Because of the Global League’s planned T20 League set for November, there has been no international or domestic cricket planned for that month or the better part of December this year. In a shocking turn of events, however, the T20 Global League has now been delayed for one year, and this could well see a spate of players seeking compensation. Franchise owners will also be affected, and it remains uncertain how the legalities of this decision will be dealt with.
Lack of Funds to Blame
The announcement was made on Tuesday, just four days after Chris Nenzani, the president of the CSA, informed the media that the League would be going ahead but looked likely to lose money over the first two seasons. It was also 12 days after the surprise announcement that the CSA and Haroon Lorgat, chief negotiator and executive for the League, had decided to part ways.
The League was scheduled to begin on the 3rd of November 2017, but has now shifted to November of next year. It was intended to be the South African answer to Australia’s Big Bash League and the Premier League in India, but no broadcasting deals or title sponsorships were secured. Nenzani and Thabang Moroe, acting chief executive, confirmed as much at a media briefing held on Friday.
A Decision Made After Careful Consideration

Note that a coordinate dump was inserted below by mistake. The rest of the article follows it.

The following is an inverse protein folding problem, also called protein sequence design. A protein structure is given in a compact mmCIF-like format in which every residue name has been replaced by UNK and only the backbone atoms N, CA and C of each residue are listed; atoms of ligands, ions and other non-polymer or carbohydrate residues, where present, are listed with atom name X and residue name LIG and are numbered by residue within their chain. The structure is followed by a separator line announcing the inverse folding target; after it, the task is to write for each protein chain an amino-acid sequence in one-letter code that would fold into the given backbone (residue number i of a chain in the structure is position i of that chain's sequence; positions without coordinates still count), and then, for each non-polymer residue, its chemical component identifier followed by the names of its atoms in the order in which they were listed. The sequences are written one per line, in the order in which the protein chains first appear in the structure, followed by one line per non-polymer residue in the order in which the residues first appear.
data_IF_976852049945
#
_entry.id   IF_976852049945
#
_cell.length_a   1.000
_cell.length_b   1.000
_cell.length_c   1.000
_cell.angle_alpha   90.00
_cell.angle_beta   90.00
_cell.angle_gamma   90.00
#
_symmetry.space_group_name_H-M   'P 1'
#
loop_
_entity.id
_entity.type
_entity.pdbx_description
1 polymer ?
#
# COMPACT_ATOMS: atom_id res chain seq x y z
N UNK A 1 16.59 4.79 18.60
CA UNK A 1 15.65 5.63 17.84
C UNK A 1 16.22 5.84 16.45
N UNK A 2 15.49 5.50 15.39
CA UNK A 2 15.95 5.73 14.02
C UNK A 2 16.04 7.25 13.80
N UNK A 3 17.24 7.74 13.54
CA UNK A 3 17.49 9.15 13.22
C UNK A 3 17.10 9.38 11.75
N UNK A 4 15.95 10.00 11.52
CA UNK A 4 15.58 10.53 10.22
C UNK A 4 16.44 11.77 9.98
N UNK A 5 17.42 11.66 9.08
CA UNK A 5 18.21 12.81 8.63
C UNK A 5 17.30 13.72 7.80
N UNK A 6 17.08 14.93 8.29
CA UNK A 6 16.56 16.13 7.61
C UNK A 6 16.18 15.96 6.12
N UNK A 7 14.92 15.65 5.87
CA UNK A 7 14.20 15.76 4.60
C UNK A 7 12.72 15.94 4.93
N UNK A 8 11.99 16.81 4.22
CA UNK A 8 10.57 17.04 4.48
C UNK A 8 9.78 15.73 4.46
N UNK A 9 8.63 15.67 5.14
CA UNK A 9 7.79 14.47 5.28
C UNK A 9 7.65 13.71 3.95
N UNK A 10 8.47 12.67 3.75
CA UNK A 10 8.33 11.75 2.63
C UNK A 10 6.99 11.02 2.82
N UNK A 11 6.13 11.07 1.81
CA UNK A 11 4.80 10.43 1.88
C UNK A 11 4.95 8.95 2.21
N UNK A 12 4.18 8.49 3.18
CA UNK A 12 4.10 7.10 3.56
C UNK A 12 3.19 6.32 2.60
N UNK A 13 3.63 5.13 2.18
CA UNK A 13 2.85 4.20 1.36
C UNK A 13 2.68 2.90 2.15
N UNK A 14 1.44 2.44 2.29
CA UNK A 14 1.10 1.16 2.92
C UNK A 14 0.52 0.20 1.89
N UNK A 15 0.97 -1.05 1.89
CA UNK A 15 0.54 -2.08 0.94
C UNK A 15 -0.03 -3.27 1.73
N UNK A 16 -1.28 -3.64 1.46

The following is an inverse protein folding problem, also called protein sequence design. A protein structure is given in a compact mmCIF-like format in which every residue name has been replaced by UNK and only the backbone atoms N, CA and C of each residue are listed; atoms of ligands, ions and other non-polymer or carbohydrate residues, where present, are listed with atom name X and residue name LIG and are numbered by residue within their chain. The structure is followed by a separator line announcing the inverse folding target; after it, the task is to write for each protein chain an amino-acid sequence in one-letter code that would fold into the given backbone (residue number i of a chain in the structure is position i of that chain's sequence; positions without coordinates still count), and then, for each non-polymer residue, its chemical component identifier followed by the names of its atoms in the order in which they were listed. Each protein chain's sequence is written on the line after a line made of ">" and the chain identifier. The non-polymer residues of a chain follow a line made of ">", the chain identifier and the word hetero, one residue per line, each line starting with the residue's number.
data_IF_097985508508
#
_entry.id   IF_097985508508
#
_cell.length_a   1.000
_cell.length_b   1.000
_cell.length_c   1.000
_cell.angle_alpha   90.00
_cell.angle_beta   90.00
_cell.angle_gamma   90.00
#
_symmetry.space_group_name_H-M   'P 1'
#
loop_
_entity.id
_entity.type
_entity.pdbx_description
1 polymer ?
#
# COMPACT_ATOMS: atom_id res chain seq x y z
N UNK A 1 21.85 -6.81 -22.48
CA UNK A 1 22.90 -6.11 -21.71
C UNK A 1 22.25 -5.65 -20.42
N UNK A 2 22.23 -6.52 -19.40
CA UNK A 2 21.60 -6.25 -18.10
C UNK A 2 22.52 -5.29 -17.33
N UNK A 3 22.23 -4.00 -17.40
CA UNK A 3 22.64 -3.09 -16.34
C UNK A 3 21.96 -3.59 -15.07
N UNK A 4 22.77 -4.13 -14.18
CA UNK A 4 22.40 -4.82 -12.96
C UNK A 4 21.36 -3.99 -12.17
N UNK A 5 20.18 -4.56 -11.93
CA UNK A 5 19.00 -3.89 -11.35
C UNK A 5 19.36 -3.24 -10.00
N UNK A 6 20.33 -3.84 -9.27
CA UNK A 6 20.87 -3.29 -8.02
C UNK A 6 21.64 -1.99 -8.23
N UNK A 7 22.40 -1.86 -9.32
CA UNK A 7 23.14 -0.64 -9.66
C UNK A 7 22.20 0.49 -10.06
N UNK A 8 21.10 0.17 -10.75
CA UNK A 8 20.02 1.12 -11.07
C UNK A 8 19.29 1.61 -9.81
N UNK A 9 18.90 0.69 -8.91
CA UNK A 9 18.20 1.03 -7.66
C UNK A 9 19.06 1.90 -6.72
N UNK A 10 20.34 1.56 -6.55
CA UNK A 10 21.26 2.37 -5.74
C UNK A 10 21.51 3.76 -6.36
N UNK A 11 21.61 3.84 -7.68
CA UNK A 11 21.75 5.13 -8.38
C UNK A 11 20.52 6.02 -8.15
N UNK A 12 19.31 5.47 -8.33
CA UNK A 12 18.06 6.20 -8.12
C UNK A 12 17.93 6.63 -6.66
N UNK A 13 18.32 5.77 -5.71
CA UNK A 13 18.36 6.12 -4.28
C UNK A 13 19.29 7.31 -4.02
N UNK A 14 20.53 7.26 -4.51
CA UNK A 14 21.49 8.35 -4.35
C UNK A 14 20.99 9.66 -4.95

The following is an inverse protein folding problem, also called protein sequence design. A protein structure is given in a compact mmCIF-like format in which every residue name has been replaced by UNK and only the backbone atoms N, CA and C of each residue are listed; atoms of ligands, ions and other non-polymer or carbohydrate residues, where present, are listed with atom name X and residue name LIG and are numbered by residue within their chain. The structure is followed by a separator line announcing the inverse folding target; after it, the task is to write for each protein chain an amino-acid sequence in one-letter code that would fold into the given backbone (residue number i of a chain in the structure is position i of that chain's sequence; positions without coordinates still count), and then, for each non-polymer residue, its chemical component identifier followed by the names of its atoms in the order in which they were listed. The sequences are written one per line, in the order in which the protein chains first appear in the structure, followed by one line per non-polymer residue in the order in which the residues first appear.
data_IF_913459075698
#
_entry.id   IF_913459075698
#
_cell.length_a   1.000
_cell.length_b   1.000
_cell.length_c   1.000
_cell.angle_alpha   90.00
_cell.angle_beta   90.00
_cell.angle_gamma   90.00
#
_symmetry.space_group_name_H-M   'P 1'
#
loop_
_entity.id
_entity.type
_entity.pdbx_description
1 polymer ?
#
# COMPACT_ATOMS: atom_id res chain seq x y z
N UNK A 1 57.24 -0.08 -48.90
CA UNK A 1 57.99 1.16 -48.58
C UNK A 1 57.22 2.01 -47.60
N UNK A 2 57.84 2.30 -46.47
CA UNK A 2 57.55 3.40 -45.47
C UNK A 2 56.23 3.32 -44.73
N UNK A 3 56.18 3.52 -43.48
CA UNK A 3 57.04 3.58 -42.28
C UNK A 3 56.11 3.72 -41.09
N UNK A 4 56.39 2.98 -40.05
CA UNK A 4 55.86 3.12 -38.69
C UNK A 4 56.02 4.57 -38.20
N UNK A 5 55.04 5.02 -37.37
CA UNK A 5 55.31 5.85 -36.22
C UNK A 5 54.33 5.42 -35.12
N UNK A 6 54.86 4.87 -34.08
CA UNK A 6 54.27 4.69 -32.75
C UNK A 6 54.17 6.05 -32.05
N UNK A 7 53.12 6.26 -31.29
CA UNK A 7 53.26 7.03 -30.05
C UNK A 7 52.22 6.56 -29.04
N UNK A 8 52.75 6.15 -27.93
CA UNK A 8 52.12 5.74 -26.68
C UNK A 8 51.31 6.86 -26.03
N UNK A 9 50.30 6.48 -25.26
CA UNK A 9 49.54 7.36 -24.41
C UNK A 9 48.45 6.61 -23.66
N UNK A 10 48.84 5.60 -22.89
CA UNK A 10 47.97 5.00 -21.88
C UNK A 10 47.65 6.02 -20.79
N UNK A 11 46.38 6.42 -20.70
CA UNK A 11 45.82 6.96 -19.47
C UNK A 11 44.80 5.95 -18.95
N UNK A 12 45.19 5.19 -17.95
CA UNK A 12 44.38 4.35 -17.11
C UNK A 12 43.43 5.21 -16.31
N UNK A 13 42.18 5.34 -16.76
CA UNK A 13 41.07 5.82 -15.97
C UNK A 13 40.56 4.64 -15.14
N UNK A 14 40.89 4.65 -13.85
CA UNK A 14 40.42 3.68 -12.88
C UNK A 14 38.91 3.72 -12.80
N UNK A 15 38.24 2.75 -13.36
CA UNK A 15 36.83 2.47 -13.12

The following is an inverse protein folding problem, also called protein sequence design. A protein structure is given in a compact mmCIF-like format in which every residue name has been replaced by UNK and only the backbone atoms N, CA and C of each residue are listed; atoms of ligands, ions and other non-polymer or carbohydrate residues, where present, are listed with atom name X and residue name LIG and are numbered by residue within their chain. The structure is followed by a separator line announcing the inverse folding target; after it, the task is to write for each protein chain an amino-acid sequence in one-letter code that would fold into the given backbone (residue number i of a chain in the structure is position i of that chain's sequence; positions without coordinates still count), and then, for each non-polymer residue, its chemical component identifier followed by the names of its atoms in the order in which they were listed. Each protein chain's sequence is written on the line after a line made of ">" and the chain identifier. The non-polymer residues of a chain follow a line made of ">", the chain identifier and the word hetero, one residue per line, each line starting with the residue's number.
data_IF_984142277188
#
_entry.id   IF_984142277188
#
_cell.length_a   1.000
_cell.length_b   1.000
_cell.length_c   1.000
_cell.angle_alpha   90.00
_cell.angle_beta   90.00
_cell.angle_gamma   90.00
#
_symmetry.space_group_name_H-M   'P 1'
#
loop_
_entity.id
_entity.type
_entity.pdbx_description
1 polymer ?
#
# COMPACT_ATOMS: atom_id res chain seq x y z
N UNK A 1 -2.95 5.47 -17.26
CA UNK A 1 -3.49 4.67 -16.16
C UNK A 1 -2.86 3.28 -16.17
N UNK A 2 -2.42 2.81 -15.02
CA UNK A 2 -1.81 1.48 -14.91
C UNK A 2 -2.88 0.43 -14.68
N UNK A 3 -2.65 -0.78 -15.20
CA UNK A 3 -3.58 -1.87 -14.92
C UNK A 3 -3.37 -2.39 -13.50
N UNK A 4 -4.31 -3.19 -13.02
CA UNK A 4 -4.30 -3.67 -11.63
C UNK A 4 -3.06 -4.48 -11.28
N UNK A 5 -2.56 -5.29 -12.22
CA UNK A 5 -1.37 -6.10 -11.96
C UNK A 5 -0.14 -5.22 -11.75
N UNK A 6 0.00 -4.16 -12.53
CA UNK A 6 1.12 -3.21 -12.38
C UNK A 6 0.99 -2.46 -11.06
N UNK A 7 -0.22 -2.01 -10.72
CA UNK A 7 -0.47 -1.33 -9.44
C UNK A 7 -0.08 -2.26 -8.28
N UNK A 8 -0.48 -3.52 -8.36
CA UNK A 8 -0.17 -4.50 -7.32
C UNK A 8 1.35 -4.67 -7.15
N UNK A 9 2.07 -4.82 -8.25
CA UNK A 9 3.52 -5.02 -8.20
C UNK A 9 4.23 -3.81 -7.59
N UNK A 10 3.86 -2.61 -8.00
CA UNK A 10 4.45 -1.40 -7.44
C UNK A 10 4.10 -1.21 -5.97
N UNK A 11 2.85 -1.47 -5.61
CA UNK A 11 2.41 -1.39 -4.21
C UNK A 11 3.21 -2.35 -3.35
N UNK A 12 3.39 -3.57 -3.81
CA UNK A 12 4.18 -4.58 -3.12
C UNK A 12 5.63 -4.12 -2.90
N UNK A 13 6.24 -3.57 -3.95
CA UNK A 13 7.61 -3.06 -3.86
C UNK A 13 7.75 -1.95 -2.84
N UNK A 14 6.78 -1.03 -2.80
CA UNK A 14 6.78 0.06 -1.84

As disappointing as this decision may be to the punters making use of the online betting NZ makes available for cricket fans, it seems to be final. The CSA’s statement, released on Tuesday, quoted Moroe’s remarks, which stated that the decision had been a difficult one. He went on to say that the matter had been discussed with stakeholders and franchise owners, and that this postponement was for the good of all. He added that strategy had been reassessed, and that it was the CSA’s firm belief that delaying the South African T20 League until next year would serve everyone best.
The Effect on Player Contracts Unclear
A number of international cricket players have already been signed up for the League, including Chris Gayle, Eoin Morgan, Kevin Pietersen, and Brendon McCullum, as well as several of South Africa’s best cricketers. It is not clear how this delay will affect their contracts as they have passed all necessary fitness tests and are ready to play.
The Organisers have Run Out of Time
Moroe later stated at a press conference that the CSA’s going ahead would have been reckless. He explained that the model that had been developed, and agreed upon with the owners, was unworkable because of time constraints, and the League would be undeliverable at this point. He added that rescuing the League as matters stood now would require him dipping into the CSA coffers, and this was not possible.
Postponement at this late stage could result in the CSA facing certain legal consequences, not only from the contracted players, but the owners as well. Moroe admitted that not all of the franchise owners were in agreement with the need for a delay.